You put your name into the famous search engine so you can see what comes up. Most of us probably aren't famous, so the majority of the results are our social media sites. For athletes, it's a different story.
The other day I came across a picture on Bleacher Report's Facebook page that made me laugh, so I decided to do a little google searching of my own.
Here's the game:
Take an athlete, I've used NFL players as mine, and Google their name followed by an "is". Some may be positive, as you will see if you continue to read, others not so much. I have used the following players:
Are you ready? Let's get started!
1. Ben Roethlisberger:
Roethlisberger has helped lead his team to a Super Bowl three times in his nine year career -- two of which ended with victories. His reputation has been tarnished within those years with two sexual assault allegations and a reputation of being arrogant and unfriendly. Even though he has made noticeable changes to his actions, got hitched, and had a healthy baby boy, some people still hold onto the past. What he does on the field is remarkable at times, but what he did off the field has continued to stick with him.
2. Manti Te'o:
After word got out that Te'o was "catfished" rumors began to surface that he was homosexual. His Google search is no surprise to me after Katie Couric outright asked him in an interview after the catfishing incident. His response: "No, far from it. Far from it." Does his sexual orientation have anything to do with how he performs on the field? Probably not. He did, however, have a poor performance at this years combine that even had John Harbaugh shaking his head, but that has nothing to do with his sexual orientation.
3. Adrian Peterson:
Does his Google search results come as a shock to anyone? This year's league MVP had a stellar season after a knee injury should have sidelined him for the beginning of the season. Some players are given the respect they deserve and aren't ridiculed by jealous opposing fans. I think we can all agree on one thing, vikings fan or not, Adrian Peterson is a beast.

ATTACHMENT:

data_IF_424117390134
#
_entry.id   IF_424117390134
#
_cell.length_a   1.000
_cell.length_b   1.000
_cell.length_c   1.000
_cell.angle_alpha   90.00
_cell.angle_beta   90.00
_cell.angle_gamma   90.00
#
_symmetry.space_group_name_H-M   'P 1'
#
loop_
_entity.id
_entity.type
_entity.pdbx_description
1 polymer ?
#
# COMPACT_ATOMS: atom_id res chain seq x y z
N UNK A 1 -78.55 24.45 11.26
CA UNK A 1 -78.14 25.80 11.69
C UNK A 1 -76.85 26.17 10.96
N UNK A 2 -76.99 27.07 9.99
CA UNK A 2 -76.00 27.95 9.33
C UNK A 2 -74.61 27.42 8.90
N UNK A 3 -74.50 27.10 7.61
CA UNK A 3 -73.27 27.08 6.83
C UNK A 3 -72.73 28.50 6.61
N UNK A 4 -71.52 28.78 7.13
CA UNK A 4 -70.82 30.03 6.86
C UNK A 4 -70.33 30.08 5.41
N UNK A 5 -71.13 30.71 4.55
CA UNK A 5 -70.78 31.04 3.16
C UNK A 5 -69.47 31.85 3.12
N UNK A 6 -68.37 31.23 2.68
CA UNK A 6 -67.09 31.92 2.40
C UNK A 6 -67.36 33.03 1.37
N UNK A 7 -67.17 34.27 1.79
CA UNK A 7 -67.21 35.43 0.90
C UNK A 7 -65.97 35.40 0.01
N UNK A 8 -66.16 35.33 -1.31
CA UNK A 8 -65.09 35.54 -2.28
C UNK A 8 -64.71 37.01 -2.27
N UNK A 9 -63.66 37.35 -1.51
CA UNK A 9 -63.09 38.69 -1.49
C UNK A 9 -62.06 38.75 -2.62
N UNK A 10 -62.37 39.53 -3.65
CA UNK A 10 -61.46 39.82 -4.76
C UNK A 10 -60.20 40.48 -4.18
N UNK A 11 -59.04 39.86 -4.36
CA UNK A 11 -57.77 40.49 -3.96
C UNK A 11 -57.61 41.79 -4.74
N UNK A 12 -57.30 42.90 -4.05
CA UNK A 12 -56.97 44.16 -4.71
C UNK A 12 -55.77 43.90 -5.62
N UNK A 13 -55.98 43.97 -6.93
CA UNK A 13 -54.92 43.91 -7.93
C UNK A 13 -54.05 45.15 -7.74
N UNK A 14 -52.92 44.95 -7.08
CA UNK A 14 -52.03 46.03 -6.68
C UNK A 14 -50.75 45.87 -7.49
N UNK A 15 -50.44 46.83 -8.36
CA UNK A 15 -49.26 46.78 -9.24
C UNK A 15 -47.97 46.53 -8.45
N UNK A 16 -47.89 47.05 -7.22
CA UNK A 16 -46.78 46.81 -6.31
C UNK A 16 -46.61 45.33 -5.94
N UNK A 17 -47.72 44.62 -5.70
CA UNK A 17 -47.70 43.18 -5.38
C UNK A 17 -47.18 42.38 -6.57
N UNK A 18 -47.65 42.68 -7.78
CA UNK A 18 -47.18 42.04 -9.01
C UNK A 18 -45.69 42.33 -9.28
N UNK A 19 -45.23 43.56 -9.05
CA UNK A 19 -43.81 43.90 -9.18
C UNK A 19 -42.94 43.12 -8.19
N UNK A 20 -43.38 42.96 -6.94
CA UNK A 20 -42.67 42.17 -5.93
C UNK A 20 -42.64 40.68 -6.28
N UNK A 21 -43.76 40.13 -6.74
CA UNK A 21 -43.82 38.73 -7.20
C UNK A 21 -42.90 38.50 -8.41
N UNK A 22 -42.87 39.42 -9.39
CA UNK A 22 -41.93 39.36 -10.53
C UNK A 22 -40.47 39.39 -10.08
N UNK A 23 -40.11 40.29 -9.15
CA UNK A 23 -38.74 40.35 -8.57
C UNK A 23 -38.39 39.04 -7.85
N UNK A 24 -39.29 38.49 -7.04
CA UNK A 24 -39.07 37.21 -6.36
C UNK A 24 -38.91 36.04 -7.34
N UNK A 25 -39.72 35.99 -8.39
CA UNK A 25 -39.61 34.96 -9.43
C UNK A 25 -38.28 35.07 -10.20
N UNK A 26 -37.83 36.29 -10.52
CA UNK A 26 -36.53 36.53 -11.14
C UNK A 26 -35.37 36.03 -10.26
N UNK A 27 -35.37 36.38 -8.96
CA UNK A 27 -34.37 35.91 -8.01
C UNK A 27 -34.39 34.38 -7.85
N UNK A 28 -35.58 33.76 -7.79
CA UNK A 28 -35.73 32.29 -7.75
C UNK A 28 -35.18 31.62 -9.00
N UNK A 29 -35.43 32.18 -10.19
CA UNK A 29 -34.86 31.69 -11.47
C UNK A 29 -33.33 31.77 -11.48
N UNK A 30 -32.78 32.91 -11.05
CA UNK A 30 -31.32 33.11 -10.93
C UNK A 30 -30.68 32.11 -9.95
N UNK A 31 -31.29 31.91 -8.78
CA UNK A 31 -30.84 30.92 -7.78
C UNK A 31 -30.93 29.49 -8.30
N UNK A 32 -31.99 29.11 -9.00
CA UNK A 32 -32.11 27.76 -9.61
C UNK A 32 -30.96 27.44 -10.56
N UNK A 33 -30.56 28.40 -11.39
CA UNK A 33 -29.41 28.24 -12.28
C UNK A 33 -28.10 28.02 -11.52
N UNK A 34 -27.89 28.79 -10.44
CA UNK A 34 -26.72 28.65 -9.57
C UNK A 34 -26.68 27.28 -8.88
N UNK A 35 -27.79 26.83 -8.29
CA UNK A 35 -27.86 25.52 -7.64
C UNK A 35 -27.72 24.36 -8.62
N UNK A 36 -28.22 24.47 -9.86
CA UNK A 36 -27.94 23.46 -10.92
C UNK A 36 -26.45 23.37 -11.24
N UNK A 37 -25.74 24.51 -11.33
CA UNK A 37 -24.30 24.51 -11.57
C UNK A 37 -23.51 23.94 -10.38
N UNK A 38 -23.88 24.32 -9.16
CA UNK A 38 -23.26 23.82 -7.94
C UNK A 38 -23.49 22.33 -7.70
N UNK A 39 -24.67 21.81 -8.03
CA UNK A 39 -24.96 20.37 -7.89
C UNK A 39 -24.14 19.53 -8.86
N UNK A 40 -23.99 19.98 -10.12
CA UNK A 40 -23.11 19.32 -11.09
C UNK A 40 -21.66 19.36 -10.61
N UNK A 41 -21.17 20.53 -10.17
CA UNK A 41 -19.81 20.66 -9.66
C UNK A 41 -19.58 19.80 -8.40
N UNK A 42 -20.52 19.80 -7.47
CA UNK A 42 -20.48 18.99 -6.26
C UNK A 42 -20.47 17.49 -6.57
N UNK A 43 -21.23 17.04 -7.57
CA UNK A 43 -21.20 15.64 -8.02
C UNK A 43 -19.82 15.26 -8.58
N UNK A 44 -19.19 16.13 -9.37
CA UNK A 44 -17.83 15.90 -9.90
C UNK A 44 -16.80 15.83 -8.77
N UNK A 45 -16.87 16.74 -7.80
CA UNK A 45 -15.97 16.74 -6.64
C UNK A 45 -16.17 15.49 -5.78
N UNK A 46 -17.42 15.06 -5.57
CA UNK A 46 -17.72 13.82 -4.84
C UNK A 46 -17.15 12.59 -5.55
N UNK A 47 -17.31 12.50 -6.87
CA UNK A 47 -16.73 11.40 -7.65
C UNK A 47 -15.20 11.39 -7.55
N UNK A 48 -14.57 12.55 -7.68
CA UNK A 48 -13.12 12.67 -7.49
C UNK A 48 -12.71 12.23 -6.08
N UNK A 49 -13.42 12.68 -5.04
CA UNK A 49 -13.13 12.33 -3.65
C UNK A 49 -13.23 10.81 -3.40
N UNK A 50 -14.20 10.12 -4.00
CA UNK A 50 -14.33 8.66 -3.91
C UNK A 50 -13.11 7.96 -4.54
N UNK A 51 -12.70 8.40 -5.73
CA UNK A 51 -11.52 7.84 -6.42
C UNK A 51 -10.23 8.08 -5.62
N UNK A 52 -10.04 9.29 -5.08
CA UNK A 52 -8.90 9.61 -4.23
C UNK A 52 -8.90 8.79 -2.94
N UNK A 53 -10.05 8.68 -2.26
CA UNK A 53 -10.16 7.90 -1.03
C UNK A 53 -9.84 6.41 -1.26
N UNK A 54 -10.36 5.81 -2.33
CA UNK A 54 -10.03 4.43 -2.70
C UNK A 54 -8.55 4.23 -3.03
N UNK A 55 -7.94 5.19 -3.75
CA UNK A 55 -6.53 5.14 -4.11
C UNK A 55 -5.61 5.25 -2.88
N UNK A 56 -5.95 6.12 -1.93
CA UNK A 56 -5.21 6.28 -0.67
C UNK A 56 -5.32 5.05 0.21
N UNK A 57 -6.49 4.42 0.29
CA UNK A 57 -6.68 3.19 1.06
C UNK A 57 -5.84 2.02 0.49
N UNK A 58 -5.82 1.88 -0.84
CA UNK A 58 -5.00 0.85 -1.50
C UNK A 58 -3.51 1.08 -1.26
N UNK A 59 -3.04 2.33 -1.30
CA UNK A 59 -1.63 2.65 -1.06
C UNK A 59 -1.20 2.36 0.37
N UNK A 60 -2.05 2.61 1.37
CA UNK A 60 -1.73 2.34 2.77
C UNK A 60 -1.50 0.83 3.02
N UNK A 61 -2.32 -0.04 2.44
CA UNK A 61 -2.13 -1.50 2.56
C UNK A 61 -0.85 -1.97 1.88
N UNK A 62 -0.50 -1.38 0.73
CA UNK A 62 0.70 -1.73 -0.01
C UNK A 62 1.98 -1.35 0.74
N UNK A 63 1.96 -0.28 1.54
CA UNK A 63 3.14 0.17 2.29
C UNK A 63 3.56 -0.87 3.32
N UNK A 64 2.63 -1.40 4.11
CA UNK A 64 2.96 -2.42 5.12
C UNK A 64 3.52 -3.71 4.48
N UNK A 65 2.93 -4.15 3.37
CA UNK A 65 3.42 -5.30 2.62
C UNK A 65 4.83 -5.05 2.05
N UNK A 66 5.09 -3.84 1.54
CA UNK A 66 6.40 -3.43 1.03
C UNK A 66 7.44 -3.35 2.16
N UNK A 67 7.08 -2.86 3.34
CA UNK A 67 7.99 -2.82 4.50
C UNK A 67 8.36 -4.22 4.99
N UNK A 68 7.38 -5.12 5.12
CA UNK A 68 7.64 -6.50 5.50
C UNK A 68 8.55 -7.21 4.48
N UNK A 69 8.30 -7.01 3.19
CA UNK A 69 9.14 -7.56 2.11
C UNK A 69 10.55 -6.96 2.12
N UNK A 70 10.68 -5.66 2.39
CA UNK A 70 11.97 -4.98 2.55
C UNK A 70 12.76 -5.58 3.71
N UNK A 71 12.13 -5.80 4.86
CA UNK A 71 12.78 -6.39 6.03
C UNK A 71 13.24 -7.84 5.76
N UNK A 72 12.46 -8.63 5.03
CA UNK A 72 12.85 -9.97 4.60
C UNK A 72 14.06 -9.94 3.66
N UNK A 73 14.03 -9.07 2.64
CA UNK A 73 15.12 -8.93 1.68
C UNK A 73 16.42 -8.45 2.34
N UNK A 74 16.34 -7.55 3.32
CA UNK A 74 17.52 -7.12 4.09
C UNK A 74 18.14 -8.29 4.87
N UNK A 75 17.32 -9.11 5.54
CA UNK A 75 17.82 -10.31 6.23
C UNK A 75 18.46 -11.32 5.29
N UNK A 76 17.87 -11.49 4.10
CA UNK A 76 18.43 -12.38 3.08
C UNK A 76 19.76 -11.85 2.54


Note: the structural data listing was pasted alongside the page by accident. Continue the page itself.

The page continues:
4. Rob Gronkowski:
We've all seen the "Summer of Gronk", his partying ways in Las Vegas, and his "Gronk Spike". To most people, Gronkowski comes off as a tool and is being labeled as the "biggest douchebag in the NFL". Say what you want about Gronk, he is a beast on the playing field and a future Hall of Fame tight end. Need we remember that he's only 23 years old? What 23 year old wouldn't want to have the funds to party with his buds in Vegas? He does, however, need to realize that he is going to be held to a higher standard as an NFL player and his life is going to be judged through a microscope.
5. Denard Robinson:
Robinson came to the University of Michigan as a quarterback but was asked to perform at the combine as a wide receiver -- something most Wolverine fans had hoped for throughout his career wearing Maize and Blue. I wouldn't go as far as saying he is terrible, he may not be a signal caller, but he will do great at a position involving his other athletic abilities. He won't be a first round pick, but I'm sure we will see him go in the third or fourth round of this year's NFL draft.
6. Mark Sanchez:
Another shocker, right? Nope. Everyone has seen the trouble unfold for the New York Jets and most of the trouble stems from behind center. While Sanchez helped lead the Jets to a couple playoffs wins during his career, his performance on the field this season was less than mediocre. Some are even saying the Jets should part ways will Sanchez in the offseason-- no matter the dollar amount. The Jets seem to be a a circus, one that needs to be reeled in.
Google calls this function Autocomplete, but where do these suggestions come from?
According to Google, the search quires that you see as part of the autocomplete function is the reflection of the search activity of all the users. If this is true, then the suggestions given are those that are searched most often.
Does Google monitor the autocomplete results? Here's what they had to say:
Autocomplete predictions are algorithmically determined based on a number of factors (including popularity of search terms) without any human intervention. Just like the web, the search queries presented may include silly or strange or surprising terms and phrases. While we always strive to reflect the diversity of content on the web (some good, some objectionable), we also apply a narrow set of removal policies for pornography, violence, hate speech, and terms that are frequently used to find content that infringes copyrights.Will athletes with negative autocomplete results be able to change the content? Probably not. You can't control the things people will search on the internet. While some of the results may be hurtful, none of which could be considered hate speech. What athletes can do is make sure their actions off the field reflect the person they want to be.
Interested in what Bleacher report came up with? Check it out below!